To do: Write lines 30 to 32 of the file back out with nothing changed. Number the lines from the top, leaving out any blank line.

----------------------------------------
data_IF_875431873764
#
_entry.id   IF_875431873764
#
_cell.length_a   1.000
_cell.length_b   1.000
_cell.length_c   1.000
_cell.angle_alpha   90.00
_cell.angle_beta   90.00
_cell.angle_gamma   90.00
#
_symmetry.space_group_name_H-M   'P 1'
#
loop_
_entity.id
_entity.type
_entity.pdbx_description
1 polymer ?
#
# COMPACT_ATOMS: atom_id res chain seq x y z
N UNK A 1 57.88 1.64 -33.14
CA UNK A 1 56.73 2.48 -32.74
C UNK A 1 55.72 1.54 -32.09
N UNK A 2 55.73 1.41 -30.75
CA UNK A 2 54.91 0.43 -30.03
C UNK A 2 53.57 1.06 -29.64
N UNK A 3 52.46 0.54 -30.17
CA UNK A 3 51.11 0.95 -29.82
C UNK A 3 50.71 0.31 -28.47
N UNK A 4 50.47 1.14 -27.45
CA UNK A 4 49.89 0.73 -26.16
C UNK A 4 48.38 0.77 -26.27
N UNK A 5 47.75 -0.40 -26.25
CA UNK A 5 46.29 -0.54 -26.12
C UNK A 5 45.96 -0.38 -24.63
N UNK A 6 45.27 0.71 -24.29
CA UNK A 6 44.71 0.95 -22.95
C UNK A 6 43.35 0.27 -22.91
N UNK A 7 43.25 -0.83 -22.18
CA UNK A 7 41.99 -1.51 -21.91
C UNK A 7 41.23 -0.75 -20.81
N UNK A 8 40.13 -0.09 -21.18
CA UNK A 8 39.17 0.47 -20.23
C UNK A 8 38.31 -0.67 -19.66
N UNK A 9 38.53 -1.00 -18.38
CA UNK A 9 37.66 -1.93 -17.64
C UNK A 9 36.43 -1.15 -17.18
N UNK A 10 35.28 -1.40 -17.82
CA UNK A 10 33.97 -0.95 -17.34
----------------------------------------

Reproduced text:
N UNK A 4 50.47 1.14 -27.45
CA UNK A 4 49.89 0.73 -26.16
C UNK A 4 48.38 0.77 -26.27